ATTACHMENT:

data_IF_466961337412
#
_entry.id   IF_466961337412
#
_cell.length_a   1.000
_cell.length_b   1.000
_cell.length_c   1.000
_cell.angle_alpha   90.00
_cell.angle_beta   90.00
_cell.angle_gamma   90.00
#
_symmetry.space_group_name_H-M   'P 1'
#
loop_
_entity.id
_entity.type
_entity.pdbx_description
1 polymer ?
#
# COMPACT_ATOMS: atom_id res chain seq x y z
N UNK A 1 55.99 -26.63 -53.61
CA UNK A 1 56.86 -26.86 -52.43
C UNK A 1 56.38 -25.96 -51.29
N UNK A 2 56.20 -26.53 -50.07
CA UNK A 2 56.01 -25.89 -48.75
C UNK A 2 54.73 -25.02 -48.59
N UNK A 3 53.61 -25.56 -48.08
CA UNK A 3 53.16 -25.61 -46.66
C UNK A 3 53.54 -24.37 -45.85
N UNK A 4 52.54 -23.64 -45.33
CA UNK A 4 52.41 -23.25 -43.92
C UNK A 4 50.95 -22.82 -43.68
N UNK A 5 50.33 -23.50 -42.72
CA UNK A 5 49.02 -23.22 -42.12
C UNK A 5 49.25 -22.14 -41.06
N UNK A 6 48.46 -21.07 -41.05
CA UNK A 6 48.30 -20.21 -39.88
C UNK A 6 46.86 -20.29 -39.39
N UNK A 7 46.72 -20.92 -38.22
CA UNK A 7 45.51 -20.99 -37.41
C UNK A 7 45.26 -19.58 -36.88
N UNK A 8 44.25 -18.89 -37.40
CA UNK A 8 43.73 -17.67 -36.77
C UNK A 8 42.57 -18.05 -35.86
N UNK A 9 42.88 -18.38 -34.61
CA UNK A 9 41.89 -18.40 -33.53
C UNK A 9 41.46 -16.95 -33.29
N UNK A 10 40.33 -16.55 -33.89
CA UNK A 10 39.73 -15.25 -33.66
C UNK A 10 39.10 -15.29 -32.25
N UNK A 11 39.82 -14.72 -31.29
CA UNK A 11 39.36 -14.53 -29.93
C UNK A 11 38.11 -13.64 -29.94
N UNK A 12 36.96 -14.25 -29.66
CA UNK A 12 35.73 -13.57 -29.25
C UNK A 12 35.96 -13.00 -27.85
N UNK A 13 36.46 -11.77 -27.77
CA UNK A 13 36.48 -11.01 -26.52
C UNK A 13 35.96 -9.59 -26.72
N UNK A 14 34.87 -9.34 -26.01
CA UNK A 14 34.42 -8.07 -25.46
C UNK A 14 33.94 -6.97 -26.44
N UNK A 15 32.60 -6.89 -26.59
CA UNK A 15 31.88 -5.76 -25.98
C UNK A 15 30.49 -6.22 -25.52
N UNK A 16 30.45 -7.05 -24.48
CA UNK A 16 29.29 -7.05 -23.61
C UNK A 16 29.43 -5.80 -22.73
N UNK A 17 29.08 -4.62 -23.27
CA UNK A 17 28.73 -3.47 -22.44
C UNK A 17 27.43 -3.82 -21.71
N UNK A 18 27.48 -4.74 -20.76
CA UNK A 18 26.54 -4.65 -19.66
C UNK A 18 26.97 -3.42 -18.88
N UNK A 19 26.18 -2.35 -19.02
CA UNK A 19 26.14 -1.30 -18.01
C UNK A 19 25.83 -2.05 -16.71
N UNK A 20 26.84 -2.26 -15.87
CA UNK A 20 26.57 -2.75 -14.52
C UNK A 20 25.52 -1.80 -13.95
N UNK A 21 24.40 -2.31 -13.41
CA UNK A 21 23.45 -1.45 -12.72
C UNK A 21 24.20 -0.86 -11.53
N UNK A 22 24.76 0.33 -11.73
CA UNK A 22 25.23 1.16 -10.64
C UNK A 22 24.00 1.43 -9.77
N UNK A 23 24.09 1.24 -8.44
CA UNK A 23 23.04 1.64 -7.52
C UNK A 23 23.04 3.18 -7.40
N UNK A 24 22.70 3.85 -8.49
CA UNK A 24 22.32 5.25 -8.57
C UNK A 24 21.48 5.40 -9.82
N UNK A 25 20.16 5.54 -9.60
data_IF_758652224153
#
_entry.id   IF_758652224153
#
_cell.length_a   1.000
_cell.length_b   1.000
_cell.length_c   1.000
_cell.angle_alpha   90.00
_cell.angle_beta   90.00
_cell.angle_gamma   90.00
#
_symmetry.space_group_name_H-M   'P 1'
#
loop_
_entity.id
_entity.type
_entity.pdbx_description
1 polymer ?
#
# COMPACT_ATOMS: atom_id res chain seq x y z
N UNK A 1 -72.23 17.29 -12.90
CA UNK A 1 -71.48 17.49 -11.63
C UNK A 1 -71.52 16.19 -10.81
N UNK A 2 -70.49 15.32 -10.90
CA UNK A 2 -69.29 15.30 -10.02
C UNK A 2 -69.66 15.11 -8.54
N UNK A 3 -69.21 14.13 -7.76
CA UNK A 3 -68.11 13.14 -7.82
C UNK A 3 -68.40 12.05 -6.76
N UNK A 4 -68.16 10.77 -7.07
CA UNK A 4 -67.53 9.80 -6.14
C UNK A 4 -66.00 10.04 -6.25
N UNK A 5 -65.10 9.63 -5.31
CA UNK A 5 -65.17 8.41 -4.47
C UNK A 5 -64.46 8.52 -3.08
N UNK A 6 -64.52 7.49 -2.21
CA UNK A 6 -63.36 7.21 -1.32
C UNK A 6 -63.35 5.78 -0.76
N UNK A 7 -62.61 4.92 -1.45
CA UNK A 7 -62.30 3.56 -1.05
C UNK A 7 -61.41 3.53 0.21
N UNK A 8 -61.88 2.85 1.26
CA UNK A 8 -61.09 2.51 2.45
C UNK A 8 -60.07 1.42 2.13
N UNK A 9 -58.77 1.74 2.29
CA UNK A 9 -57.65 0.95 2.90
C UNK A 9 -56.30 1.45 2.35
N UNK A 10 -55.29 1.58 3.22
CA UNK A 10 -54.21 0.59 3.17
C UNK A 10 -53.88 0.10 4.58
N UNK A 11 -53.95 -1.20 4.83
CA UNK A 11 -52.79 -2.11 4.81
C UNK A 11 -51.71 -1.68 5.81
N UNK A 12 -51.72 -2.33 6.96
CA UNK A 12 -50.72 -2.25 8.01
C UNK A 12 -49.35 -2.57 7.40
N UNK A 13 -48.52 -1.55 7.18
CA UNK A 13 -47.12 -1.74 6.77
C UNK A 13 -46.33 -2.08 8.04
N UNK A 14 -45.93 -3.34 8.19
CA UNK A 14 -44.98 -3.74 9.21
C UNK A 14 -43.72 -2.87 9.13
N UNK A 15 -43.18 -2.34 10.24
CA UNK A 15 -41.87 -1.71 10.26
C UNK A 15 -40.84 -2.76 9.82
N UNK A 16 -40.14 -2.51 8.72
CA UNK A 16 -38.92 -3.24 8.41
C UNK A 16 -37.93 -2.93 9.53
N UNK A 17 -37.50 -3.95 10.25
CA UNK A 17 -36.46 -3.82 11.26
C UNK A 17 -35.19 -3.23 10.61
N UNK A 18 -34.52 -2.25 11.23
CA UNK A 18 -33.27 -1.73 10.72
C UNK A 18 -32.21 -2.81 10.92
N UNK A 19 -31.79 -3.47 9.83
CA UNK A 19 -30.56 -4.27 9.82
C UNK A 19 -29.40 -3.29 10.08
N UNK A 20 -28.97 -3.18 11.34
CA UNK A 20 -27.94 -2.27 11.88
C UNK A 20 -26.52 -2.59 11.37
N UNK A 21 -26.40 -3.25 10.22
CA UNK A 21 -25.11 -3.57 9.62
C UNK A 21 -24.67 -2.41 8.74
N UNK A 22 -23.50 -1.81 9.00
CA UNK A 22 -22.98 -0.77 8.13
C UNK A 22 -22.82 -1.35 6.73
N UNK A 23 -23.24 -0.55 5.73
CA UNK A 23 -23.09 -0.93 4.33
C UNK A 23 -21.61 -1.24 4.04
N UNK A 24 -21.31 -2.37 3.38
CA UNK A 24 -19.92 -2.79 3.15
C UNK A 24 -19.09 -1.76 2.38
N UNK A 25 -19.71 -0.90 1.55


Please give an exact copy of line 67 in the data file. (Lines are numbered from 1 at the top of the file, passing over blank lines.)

CA UNK A 16 29.29 -7.05 -23.61